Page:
Some non-official holidays, such as below, are particularly linked to social drinking and merry-making. This might result to binging on alcohol. It is important to know the risk factors and the impact on your memory.
- February 14th is Valentine’s Day.
- February 18th is National Drink Wine Day.
- February 22nd is National Margarita Day.
- March 17th is St. Patrick’s Day.
So they say…
Please drink moderately. Do not drink and drive.
But once you’re on it and got past to “your moderate level”, will you be able to remember what you are not supposed to do? Will you be sane enough to make a wise decision for yourself and others?
Studies have shown that alcohol can still allow the functioning of working memory but only for a brief period of time. Conversation of short-term memory into long–term, however, is disabled. The more ethanol-based beverage is consumed, the more your memory is impaired (which also has ill effects on your motor skills and executive decision-making). Excessive blood alcohol content or BAC disrupts the normal process of your hippocampus, the part of the brain responsible for creating new explicit memories.
Cocktail party memory deficit
In 1971, Ryback observed that BAC has a direct relationship with alcohol-induced long-term memory impairment. If there is a small to moderate amount of ethanol flowing in your blood stream (BAC below 0.15 percent), then there is also a small to moderate occurrence of memory deficit. This is what Ryback termed as cocktail party memory deficit – small-to-moderate memory lapses due to small-to-moderate drinking. If BAC is increased, then memory impairment will also be higher, oftentimes resulting to a blackout. (1)
A blackout is an episode of amnesia – one that is anterograde or that in which the person is unable to form new memories while intoxicated. This also means that whatever memories he or she had prior to alcohol influence, those can still be recalled once sober. (1)
Also called alcohol-induced amnesia, blackout oftentimes occurs during binge drinking – when alcohol is rapidly increased in the blood stream. The impairing effects of blood alcohol content or BAC, on memory vary among people. (2)
The possible key to having a blackout is “rapid drinking”.
Given the same levels of alcohol, evidences have shown that, as compared to men…”are at greater risk . . . for experiencing blackouts” and have more susceptibility to “milder forms of alcohol-induced memory impairments.” This is due to physiology, such as metabolism, body weigh, body fat proportion and enzyme levels. (1)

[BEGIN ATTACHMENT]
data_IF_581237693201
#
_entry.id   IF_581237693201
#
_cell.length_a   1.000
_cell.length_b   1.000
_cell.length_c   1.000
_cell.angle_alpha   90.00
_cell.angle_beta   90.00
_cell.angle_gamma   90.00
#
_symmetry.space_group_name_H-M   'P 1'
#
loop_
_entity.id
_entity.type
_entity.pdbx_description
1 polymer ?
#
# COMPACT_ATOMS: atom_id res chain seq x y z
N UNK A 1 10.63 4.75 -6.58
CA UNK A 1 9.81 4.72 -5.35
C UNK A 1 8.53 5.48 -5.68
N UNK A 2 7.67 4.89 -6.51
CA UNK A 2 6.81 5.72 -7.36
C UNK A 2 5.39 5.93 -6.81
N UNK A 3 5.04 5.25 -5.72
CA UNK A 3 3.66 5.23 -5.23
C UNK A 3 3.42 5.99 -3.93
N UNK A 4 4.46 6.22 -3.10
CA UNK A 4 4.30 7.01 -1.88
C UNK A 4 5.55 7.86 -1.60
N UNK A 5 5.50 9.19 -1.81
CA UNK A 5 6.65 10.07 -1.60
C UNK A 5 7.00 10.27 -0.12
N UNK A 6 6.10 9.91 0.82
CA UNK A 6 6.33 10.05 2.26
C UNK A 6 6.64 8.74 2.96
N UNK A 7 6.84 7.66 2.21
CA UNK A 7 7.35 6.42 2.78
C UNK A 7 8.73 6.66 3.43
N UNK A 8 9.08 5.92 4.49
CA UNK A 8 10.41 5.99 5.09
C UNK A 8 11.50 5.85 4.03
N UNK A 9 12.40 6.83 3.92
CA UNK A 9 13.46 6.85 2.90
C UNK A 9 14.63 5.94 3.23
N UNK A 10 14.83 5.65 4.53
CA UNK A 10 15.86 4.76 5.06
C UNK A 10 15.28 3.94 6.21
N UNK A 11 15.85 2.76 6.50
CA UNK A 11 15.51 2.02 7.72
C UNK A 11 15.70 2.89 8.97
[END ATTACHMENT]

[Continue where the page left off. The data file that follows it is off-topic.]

Women may experience blackouts more than men.
They are more prone to memory impairment when drunk.
2 types of blackouts
In 1969, Goodwin and colleagues studied 100 hospitalized alcoholics and found 64 had blackout episodes categorized into two types –
- Fragmentary blackout
- En bloc blackout
Fragmentary blackout is the “partial blocking of memory formation” and is the most common form of amnesic episode during intoxication. You can remember a few things or “fragments” of what has happened but not entirely. (1) It is also called brownouts in which you may remember once triggered or given a cue. (3)
En block blackout
En block blackout is when your total memory function is impaired. This is the stage of drunkenness in which actively retained information are never transferred into long-term memory. (1) It is like time-traveling without the knowledge of what has transpired during that event. (3)
Blackout vs. pass out
Passing out is when a person loses consciousness and falls into a sleep-like state. Blackout is when a person who appears conscious behaves rather uncontrollably and loses memory of what happened. (2)
To summarize, alcohol impairs memory up to the extent of how you are intoxicated. The more alcohol streaming in your blood (BAC above .15 percent), the more memory impaired you possibly become.
Please drink moderately.
Do not drink and drive.
(1) White, Aaron. (2003). What Happened? Alcohol, Memory Blackouts, and the Brain. Alcohol Research & Health, 27(2), 186-96. Retrieved from https://pubs.niaaa.nih.gov/publications/arh27-2/186-196.htm.
(2) Binge Drinking & Alcohol Blackout. (2018, November 8). Retrieved from https://www.alcohol.org/effects/dangers-of-blackouts/.
(3) I Did What??? The Anatomy of a Blackout. (n.d.). Retrieved February 16, 2019 from https://drugabuse.com/i-did-what-the-anatomy-of-a-blackout/.